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I’m not gullible’: Nigerian scam victim

GENEVIEVE HAYWARD
June 1, 2010

Alone in a warehouse, somewhere near Amsterdam and fearing for her life, a Sunshine Coast grandmother handed over $26,000 of her life savings to three threatening men.

‘Jill’, 65, today told of her terrifying ordeal with professional scam artists that spanned a period of four years and robbed her of $300,000.

She spoke at the launch the Queensland Police Service’s “dob in a hacker” campaign, which will run from June 1 to June 8 as part of the Think Fraud! global day of action.

Jill’s nightmare started in 2005 when she received an email from Nigeria asking her to participate in the renovation of several hospitals.

But Jill, who owned an interior design business, would not find out until later that her money would never be used for renovations, although there was a trail of false paperwork that claims otherwise.

“I did decide to help particularly because I had always felt I would like to go to Nigeria to look after the orphans,” Jill said.

“I stipulated that if I made any money out of this deal it was to go to the orphans. That was my vulnerability.”

After she followed up on the email, Jill said she was contacted by a man claiming to be Nigerian Commissioner for Health Dr Leke Pitan.

“I’m not sure if he is the real Leke Pitan now but for four years I was led to believe he was,” she said.

“He organised for me to get the contract to renovate five hospitals in Lagos.”

Months later, Jill received an email from ‘Dr Pitan’ telling her she had done a great job with the hospitals and she would be paid $US11 million.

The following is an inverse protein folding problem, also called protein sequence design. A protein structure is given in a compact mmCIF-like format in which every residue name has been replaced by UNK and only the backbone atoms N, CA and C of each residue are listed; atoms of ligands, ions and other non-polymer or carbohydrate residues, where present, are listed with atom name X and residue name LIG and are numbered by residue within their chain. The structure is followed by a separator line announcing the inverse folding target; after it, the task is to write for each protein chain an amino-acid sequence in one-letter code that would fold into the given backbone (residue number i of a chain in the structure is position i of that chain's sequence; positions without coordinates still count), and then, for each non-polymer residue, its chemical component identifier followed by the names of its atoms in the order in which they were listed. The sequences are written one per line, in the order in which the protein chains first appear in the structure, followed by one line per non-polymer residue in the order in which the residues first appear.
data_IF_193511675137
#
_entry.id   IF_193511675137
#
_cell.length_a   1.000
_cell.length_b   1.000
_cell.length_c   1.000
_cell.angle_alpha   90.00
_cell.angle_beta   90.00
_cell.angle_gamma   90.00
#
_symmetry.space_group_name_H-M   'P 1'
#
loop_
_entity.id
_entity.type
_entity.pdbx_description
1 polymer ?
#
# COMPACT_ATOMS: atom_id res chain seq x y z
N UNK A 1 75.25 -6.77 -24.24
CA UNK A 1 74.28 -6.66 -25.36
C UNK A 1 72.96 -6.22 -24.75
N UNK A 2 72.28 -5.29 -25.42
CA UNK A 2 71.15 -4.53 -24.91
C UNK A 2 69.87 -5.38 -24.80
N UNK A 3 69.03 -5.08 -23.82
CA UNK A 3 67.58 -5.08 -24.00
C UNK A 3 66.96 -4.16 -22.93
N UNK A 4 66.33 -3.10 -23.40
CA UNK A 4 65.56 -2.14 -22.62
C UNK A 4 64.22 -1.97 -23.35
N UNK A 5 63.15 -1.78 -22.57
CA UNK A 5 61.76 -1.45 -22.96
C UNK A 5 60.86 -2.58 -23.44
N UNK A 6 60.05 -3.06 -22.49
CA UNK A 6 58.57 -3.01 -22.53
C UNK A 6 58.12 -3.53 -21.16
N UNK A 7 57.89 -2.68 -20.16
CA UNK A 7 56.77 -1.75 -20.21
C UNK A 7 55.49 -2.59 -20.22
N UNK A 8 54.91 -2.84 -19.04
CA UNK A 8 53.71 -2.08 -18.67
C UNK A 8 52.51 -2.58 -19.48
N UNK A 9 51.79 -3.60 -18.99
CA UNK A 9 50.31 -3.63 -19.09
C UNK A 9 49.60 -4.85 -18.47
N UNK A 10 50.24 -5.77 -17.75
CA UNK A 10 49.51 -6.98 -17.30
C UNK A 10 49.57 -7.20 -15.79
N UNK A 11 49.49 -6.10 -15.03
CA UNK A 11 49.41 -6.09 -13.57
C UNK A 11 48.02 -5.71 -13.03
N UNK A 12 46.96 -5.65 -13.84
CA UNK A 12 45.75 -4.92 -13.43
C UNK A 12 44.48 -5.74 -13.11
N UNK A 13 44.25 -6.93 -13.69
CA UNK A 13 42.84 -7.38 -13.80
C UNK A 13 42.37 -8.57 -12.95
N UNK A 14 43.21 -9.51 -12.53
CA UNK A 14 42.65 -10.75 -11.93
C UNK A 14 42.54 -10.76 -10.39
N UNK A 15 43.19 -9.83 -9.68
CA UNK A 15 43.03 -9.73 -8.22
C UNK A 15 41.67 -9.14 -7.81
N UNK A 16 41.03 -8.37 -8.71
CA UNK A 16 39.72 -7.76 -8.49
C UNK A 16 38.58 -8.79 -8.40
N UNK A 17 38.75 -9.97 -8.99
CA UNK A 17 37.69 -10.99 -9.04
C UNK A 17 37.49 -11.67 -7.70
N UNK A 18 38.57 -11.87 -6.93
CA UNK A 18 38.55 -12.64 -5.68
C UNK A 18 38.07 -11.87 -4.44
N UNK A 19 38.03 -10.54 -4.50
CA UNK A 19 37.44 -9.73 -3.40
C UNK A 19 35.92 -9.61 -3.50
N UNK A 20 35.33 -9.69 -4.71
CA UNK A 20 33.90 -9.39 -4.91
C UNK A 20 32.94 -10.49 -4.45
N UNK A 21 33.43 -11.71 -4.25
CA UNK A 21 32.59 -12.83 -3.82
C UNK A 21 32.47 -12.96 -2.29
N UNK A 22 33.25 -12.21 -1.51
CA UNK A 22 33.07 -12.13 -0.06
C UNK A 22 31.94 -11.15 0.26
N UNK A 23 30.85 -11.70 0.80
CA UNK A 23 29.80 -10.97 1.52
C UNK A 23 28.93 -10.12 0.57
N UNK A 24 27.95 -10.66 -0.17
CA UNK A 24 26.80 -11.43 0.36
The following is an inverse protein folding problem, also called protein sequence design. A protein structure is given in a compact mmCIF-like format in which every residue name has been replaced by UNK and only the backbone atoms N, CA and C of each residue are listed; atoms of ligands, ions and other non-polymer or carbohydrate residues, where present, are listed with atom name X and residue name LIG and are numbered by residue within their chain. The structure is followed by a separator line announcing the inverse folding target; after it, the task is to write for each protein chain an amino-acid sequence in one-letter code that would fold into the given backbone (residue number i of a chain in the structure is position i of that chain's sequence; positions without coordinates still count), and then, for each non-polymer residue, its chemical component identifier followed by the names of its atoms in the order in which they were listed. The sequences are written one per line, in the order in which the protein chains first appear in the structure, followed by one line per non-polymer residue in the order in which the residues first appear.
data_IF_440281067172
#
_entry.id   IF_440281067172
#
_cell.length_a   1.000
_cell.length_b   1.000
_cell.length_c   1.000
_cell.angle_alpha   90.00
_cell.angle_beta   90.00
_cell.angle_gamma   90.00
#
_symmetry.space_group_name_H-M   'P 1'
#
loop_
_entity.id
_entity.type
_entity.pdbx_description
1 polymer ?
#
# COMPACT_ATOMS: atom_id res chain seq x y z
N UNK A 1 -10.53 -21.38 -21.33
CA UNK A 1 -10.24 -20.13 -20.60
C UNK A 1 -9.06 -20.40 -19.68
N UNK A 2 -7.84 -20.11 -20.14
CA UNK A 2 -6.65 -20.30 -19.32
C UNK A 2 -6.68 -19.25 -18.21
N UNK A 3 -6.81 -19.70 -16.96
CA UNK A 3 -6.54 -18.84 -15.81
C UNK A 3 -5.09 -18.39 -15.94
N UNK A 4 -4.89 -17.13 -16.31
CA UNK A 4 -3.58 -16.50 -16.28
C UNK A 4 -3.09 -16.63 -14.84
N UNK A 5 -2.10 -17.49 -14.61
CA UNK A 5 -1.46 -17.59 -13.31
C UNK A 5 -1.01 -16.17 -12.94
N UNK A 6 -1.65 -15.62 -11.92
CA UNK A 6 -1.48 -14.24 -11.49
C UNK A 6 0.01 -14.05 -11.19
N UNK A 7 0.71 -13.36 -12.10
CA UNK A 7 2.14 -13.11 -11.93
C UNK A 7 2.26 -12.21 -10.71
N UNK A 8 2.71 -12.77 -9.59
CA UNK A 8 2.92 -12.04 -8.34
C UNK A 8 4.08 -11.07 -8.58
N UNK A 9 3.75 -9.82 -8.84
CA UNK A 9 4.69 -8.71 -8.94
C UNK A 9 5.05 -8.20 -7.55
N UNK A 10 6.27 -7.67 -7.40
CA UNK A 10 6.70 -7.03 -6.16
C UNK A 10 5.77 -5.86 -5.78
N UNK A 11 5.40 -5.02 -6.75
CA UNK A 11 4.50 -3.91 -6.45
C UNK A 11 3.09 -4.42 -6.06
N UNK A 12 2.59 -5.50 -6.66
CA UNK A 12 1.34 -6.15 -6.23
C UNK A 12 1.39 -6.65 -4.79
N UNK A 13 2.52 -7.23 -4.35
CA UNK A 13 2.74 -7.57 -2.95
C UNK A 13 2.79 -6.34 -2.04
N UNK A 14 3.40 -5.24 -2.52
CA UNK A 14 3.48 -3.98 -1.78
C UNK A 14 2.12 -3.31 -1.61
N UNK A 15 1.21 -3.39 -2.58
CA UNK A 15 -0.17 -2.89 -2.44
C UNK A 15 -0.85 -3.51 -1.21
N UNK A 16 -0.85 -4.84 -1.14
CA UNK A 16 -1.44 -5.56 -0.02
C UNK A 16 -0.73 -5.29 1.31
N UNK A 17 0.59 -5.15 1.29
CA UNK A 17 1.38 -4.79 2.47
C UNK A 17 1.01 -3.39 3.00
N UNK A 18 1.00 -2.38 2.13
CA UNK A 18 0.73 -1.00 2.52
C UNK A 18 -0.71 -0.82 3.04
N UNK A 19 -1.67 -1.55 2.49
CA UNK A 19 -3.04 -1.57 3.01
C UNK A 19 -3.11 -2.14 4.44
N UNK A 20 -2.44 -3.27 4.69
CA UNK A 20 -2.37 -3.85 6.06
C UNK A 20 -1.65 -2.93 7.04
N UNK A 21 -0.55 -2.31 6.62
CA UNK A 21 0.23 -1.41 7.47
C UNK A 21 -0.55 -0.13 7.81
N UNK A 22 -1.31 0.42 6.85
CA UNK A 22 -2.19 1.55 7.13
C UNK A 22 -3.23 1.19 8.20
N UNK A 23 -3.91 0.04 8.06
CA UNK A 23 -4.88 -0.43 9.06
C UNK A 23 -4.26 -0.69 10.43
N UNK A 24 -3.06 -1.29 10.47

All she needed to do was provide her account details.

“I was told to contact a company in London who would transfer the money for the Nigerian Government,” she said.

“They [the London Company] said they couldn’t send the money to Australia and it needed to be via Barbados.

“Immediately my antenna went up.”

Jill contacted a friend in London who was in the fraud squad, who told her the Nigerian Government set up the company to launder money out of the country.

Unaware ‘Dr Pitan’ was not legitimate, Jill contacted told him and was put in touch with Ireland-based company Home Link Consultants so she could be paid.

“I think they went to put the money in my account seven times and something would always come up,” she said.

“It’s amazing how many things they can come up with to get you to part with the money.”

Jill was told she needed to go to Amsterdam to sign some papers in exchange for the money, but she would need to pay $26,000 to do this.

In Amsterdam, Jill was driven to a deserted factory where, alone with three men, she was presented with a case of money she was told contained her $US11 million.

By this time, Jill was resigned to the fact that she may not make it home alive.

Detective Superintendent Brian Hay said Jill was probably allowed to return home because they were convinced she had more money to give.

Jill has never received any money and has lost $300,000. She said the impact on her life has been enormous.

“I’ve lost my home,” she said.

“It affects you not only financially; it affects you emotionally as well because you can’t speak to anybody about it because people think you’re stupid.

“I’m not gullible.”

Detective Superintendent Hay said it was unlikely Jill’s money would be returned.

“Jill has sent money to France, the UK and Ireland,” he said.

“We’ll reach out to all these countries to see what we can do to rectify the situation but once people send money overseas, it’s gone.”

Detective Superintendent Hay said that in the first four months of this year, 3300 Queenslanders sent in excess of four million dollars to Nigeria and Ghana through fraudulent schemes.

“It’s growing, the number of people who are getting sucked into and trapped in this industry,” he said.

“We urge people to come forward, talk to Crime Stoppers and pass on the information.”

Crime Stoppers can be contacted on 1800 333 000.

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June 2, 2010 - Posted by | Uncategorized

1 Comment »

  1. […] I’m not gullible’: Nigerian scam victim « Internet Dating and … […]

    Pingback by Nigerian Scam – Latest Nigerian Scam news – Making Light: A New Nigerian Scam | May 6, 2011 | Reply


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